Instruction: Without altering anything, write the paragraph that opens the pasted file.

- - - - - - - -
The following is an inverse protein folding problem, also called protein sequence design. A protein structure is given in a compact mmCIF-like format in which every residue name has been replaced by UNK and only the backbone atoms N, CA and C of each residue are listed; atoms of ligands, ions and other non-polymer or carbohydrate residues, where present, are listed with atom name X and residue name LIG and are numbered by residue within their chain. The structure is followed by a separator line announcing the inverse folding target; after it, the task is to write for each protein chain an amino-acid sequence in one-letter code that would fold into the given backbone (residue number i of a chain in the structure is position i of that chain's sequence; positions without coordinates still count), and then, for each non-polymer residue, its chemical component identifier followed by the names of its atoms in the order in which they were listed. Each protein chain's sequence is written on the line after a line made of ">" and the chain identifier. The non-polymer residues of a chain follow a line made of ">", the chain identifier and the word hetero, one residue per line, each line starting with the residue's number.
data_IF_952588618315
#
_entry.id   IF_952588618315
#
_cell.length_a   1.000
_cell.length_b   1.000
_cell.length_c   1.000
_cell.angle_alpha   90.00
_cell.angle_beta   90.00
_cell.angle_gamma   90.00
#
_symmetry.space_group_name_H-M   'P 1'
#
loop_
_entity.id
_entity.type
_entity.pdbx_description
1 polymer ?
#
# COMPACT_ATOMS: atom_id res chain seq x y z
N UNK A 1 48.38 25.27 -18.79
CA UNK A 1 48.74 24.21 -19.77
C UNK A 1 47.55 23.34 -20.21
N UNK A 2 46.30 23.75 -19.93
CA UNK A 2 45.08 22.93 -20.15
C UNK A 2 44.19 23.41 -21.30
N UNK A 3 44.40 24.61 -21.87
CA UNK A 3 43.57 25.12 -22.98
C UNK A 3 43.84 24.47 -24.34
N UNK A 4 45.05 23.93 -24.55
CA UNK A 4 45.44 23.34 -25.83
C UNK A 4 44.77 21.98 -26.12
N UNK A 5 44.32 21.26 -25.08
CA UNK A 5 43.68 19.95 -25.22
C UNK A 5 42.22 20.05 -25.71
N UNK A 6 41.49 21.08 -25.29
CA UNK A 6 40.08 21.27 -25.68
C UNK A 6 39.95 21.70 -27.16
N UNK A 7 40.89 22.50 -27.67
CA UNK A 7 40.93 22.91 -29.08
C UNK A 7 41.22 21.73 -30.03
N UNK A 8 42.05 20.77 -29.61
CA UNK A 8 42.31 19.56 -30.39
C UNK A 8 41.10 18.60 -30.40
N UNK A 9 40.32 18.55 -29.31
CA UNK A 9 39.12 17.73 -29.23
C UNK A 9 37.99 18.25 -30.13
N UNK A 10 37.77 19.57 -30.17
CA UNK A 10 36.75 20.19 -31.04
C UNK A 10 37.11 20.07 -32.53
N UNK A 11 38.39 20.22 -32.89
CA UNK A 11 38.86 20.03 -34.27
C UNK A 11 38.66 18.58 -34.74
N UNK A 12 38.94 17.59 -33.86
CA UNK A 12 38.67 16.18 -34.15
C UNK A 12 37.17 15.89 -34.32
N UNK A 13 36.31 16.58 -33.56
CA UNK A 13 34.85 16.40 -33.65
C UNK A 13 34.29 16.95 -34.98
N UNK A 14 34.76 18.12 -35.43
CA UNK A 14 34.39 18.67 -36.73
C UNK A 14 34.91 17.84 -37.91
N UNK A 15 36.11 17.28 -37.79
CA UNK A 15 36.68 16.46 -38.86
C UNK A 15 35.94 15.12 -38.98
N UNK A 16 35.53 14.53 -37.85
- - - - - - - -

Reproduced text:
The following is an inverse protein folding problem, also called protein sequence design. A protein structure is given in a compact mmCIF-like format in which every residue name has been replaced by UNK and only the backbone atoms N, CA and C of each residue are listed; atoms of ligands, ions and other non-polymer or carbohydrate residues, where present, are listed with atom name X and residue name LIG and are numbered by residue within their chain. The structure is followed by a separator line announcing the inverse folding target; after it, the task is to write for each protein chain an amino-acid sequence in one-letter code that would fold into the given backbone (residue number i of a chain in the structure is position i of that chain's sequence; positions without coordinates still count), and then, for each non-polymer residue, its chemical component identifier followed by the names of its atoms in the order in which they were listed. Each protein chain's sequence is written on the line after a line made of ">" and the chain identifier. The non-polymer residues of a chain follow a line made of ">", the chain identifier and the word hetero, one residue per line, each line starting with the residue's number.